Internationally, there is a wave of change away from the intensive animal production systems, like gestation crates, which cause the greatest suffering. The UK banned sow stalls in 1999. The EU has banned sow stalls (except for the first four weeks of pregnancy) from 2013 and in the US, sow stalls have been banned in a number of states including California, Michigan and Florida. Closer to home, New Zealand and Tasmania have also committed to banning sow stalls. Even our pork industry’s peak body, Australian Pork Limited, announced last year that it will phase out sow stalls by 2017. The Australian government is still the international laggard. Voiceless is now calling on the Commonwealth to follow industry’s lead and revise the Model Code of Practice for Pigs to ban these unconscionable cages. 

Lean and his colleagues deride the “emotion” that motivates those concerned with animals and their wellbeing, saying we must have recourse only to the “science”. But as consumers increasingly make animal-friendly choices, they are showing that “emotion” – in other words, compassion toward animals – is not so easily disregarded. Compassion is central to community values, and a touchstone of our better human natures. And happily, emotion and science are entirely in agreement. As we know and feel instinctively, and as the scientific research shows, intensive farming is generally bad for animals. 

The truth is that Coles, and other major retailers like Woolworths, have seen the writing on the wall and are responding positively. They are making strategic decisions on supply chain that extend "ethical sourcing", which is an integral facet of corporate responsibility programs, to embrace both animal welfare and increasing consumer preference toward animal-friendly products. So too, with less fanfare, is Woolworths. It removed cage eggs from its in-house Select brand in 2009, has introduced several free-range deli lines (which have shown extraordinary sales growth), and is sourcing about 40 percent of its pork from non-sow stall production systems.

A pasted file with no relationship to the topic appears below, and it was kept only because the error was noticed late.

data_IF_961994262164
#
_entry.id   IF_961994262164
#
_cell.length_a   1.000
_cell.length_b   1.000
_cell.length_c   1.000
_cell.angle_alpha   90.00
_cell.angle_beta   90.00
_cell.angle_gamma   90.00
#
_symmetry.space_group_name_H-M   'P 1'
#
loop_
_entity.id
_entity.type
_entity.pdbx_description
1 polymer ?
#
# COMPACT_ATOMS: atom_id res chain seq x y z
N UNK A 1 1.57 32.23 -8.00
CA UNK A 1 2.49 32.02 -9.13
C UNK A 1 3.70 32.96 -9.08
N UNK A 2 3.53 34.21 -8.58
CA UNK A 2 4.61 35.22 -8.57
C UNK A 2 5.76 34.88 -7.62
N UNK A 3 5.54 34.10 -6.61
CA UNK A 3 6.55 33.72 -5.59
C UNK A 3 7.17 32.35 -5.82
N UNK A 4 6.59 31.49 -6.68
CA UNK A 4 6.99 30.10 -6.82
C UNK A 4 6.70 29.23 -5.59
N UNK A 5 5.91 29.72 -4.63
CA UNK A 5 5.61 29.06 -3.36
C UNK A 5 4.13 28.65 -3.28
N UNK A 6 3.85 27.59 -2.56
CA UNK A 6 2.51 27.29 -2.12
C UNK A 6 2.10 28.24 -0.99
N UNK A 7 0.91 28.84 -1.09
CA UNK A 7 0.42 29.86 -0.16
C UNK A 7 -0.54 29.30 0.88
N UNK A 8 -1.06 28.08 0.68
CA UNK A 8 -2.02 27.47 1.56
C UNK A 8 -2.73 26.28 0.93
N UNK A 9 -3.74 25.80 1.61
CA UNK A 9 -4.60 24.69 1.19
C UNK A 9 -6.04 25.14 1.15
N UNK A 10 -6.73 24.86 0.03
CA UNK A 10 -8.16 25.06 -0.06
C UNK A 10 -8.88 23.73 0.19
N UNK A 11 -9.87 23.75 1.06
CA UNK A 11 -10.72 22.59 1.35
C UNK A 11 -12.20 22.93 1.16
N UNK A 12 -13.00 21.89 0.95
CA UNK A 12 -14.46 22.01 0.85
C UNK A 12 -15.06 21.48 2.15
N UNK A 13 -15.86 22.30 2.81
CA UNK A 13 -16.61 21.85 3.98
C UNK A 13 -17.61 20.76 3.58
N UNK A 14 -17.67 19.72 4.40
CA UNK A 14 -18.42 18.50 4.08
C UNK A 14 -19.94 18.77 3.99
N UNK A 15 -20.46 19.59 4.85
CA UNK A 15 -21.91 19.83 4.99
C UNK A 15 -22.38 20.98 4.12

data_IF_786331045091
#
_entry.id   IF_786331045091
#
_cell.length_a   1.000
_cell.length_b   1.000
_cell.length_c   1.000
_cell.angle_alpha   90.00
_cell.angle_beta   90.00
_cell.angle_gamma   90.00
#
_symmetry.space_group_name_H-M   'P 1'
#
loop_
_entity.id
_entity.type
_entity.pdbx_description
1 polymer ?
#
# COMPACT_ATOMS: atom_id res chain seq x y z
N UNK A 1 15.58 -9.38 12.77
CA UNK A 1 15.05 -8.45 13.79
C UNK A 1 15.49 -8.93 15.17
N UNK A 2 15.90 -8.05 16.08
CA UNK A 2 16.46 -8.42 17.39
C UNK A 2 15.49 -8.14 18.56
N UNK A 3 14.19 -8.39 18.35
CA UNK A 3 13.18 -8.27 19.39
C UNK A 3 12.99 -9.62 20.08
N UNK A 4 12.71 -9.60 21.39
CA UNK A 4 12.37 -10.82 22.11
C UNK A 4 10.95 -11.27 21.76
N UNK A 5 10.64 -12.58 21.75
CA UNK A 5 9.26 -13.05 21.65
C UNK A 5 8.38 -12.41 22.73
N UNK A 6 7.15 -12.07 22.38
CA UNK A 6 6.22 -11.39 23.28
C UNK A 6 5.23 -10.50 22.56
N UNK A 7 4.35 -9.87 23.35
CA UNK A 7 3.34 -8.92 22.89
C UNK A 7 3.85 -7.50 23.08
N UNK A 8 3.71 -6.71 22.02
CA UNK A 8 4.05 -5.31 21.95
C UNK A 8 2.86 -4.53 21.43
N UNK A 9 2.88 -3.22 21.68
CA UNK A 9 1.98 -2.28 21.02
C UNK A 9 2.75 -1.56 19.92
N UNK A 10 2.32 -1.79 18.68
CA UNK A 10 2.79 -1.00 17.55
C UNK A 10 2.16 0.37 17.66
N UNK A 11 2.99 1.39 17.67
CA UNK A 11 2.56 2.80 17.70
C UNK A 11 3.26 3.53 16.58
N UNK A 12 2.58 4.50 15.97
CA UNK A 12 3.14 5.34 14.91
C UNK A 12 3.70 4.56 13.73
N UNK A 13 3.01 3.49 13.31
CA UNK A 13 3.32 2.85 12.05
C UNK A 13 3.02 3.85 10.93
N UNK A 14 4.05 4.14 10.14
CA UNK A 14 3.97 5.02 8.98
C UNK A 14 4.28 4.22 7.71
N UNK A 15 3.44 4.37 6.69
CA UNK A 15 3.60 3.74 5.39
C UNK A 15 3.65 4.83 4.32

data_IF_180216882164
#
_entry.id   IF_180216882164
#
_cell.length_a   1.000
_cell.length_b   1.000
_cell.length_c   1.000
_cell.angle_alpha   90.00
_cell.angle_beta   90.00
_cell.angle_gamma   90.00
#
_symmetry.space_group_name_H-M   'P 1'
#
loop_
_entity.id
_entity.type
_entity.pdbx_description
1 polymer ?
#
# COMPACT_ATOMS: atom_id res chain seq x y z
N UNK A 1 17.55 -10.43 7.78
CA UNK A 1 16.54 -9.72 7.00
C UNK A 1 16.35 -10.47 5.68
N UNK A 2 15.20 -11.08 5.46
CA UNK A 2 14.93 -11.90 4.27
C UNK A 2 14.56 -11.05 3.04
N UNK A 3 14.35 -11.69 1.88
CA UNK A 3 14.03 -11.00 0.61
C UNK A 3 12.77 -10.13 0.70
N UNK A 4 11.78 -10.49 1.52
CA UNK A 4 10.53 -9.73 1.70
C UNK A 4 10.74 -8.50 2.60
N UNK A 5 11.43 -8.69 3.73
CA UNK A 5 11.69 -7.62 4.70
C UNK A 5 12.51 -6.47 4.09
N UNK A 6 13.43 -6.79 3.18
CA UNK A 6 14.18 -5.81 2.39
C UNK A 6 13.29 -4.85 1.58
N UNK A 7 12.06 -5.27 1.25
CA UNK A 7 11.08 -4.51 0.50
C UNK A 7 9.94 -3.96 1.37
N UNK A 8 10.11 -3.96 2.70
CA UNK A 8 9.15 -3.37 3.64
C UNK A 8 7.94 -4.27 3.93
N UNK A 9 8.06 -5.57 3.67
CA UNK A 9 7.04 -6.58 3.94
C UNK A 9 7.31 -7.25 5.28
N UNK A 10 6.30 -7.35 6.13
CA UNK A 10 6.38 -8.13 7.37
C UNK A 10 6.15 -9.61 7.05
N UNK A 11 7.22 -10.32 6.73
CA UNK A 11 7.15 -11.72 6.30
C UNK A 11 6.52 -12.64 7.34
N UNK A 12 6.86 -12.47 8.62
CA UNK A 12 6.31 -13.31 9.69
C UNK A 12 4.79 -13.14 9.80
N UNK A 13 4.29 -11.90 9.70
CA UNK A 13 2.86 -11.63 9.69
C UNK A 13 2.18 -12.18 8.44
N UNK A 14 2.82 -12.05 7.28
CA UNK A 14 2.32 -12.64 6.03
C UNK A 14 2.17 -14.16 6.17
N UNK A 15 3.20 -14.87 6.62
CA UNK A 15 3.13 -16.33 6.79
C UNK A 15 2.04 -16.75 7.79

We, as a community are starting to see the farm animal as a sentient being, with capacities like our own, including complex social and family behaviours, intelligence and a wide range of emotions. Basic human decency demands that we take seriously these animals’ needs to be free of suffering, and to exercise their rich behavioral repertoires. Ian Lean and his colleagues in animal agribusiness would do well to reflect on this. But don’t take it from us. Take it from a scientist. As Einstein wrote: “our task must be to free ourselves from the prison house” of our personal desires by “widening the circle of compassion to embrace all living creatures”.